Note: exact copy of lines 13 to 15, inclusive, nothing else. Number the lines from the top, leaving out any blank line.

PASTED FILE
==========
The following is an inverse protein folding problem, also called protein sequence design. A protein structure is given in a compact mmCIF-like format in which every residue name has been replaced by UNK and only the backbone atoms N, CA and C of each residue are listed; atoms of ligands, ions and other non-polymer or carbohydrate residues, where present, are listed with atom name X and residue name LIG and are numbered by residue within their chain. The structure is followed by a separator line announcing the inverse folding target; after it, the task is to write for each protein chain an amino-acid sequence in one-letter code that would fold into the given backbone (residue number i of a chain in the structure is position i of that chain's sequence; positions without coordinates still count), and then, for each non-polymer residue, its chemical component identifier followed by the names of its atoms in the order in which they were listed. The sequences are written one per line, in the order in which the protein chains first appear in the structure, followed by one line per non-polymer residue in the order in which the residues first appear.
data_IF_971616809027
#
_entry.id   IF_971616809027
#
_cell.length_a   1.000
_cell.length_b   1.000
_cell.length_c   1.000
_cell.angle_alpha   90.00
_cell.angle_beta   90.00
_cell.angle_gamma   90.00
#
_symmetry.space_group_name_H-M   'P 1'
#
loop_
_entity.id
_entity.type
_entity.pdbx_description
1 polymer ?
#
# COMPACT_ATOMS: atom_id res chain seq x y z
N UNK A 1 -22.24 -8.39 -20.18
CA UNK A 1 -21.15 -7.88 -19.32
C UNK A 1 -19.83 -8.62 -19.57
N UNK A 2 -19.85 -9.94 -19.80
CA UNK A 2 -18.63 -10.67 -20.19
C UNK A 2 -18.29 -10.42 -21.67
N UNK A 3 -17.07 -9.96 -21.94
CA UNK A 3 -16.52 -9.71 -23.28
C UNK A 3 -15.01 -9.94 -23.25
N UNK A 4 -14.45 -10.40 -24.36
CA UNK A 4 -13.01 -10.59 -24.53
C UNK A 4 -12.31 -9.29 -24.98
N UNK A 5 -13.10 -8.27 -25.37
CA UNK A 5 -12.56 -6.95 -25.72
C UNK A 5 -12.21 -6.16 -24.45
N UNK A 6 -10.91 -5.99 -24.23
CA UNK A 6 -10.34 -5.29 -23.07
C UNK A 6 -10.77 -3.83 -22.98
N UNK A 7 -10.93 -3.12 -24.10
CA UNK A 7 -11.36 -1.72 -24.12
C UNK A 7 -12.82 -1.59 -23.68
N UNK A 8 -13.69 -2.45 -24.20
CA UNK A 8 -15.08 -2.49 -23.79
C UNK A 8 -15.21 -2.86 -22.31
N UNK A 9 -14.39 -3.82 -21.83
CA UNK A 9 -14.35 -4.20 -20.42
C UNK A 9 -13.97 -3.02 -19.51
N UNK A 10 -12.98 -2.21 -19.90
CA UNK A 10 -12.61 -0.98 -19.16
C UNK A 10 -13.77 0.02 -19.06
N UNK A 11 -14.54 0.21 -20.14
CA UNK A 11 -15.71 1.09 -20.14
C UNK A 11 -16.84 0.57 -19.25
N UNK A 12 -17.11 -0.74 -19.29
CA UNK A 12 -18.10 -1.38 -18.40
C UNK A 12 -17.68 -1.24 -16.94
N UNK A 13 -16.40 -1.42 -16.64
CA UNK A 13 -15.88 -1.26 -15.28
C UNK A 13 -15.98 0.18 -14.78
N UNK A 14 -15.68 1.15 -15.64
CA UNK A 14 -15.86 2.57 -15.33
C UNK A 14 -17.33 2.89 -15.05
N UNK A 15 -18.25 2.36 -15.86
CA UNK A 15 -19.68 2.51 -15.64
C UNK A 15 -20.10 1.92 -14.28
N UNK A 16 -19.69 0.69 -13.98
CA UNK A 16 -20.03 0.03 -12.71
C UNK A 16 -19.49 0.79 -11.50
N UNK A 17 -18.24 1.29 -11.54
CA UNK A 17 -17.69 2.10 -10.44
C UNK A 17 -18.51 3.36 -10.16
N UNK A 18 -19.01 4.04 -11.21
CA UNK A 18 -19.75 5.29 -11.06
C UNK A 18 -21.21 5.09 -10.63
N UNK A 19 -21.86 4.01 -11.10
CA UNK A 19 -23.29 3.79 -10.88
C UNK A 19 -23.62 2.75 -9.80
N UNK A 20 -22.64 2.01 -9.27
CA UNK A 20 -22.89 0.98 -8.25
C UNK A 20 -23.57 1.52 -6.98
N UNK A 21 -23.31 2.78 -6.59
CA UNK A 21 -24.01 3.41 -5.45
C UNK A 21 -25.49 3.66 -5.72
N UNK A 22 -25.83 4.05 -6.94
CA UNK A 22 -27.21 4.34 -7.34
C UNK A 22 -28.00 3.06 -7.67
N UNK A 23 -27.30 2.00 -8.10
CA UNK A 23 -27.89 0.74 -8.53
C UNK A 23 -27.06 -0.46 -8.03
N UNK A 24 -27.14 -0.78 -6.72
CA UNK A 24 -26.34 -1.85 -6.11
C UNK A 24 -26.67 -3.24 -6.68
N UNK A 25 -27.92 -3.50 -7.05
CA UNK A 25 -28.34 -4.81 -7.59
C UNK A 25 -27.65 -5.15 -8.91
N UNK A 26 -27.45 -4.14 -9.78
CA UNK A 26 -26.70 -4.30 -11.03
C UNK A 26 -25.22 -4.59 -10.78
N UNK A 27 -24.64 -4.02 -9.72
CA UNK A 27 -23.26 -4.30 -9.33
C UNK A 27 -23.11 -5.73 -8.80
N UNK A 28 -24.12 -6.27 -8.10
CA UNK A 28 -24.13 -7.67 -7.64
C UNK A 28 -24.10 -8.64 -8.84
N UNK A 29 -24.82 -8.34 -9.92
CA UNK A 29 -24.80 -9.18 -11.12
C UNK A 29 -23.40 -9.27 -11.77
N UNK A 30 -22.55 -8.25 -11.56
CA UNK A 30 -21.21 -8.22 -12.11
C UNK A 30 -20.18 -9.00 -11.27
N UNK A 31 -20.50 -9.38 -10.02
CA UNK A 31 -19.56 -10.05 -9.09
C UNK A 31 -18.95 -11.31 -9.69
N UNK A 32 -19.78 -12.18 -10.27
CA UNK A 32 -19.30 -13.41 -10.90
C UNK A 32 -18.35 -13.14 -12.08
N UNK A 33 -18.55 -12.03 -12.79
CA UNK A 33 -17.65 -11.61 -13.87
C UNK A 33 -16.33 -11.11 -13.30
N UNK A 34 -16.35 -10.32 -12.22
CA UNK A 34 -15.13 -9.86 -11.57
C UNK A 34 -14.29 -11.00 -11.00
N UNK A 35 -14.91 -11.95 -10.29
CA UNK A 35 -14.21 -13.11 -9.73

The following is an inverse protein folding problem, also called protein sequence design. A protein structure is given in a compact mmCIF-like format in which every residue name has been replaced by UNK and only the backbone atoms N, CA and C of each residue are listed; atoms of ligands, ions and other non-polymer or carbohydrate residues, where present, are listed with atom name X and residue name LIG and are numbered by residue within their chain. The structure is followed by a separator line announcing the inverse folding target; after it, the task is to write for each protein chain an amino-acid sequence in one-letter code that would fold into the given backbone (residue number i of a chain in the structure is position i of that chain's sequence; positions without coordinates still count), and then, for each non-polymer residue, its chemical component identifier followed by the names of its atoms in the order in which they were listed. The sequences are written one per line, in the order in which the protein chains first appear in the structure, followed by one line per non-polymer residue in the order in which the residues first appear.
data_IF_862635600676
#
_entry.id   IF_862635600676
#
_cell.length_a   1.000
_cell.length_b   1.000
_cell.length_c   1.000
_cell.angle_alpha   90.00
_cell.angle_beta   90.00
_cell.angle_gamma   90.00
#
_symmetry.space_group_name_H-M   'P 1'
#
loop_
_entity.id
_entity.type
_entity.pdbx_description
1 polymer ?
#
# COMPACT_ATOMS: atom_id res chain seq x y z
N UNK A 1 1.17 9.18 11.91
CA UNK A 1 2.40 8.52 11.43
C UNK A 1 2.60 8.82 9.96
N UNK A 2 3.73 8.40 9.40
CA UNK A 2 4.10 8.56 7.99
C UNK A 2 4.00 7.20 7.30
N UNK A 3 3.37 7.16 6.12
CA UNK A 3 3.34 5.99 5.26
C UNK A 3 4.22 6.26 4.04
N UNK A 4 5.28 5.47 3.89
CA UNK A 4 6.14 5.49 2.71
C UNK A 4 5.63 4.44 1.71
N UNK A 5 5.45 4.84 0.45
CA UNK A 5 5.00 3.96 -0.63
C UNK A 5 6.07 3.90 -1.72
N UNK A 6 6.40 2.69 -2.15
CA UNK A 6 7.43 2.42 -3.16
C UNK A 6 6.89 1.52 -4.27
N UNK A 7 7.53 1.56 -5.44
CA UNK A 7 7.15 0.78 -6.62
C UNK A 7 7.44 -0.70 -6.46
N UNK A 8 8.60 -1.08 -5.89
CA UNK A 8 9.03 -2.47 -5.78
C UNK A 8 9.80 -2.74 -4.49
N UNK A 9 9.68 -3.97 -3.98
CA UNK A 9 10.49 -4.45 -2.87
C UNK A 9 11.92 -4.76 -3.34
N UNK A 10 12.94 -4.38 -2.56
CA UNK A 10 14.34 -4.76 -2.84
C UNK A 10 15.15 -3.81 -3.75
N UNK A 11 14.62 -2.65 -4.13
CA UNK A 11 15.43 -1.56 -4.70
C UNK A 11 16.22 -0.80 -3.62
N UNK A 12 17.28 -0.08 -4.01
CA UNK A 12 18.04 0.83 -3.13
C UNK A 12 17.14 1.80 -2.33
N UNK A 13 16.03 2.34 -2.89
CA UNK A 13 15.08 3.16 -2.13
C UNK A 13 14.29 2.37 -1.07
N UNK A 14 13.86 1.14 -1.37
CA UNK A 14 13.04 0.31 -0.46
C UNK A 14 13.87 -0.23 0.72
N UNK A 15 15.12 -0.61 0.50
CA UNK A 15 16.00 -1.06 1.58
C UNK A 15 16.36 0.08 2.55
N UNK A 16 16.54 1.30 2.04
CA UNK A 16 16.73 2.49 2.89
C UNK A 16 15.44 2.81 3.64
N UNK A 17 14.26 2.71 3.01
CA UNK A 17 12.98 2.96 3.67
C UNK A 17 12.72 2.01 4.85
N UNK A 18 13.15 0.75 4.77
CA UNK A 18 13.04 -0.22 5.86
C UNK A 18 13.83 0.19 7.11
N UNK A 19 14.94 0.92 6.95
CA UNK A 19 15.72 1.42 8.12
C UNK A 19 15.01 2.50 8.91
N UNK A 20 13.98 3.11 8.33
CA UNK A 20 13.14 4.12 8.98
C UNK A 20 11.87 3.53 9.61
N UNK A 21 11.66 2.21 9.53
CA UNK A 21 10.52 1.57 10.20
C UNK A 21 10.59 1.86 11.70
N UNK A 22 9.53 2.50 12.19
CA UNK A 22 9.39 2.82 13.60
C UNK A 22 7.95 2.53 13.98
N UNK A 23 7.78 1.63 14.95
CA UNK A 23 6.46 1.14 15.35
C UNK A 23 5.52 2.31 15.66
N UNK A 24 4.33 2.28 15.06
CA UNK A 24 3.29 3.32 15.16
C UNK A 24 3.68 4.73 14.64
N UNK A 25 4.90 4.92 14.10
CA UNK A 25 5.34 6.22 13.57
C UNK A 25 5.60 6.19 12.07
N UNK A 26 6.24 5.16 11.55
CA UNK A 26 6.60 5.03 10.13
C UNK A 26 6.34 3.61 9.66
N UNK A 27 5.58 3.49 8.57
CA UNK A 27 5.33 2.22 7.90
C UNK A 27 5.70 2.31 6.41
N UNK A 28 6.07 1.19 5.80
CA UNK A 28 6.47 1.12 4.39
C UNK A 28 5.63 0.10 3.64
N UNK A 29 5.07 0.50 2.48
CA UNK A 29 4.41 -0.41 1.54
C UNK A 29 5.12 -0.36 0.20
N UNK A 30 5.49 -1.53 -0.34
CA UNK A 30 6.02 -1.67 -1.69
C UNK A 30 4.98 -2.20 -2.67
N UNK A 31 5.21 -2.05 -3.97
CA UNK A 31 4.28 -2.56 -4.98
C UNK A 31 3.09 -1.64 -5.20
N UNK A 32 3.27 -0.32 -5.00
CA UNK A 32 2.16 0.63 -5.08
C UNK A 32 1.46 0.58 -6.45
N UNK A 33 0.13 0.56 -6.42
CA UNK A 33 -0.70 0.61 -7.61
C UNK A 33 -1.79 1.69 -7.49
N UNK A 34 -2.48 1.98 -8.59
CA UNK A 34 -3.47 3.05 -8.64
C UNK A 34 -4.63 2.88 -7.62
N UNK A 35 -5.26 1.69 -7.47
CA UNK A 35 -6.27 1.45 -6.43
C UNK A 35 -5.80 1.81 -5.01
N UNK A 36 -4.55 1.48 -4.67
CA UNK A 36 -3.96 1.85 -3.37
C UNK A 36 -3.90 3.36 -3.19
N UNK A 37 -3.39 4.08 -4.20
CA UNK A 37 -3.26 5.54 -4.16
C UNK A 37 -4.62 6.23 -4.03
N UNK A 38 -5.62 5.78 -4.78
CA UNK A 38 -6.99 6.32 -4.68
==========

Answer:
_symmetry.space_group_name_H-M   'P 1'
#
loop_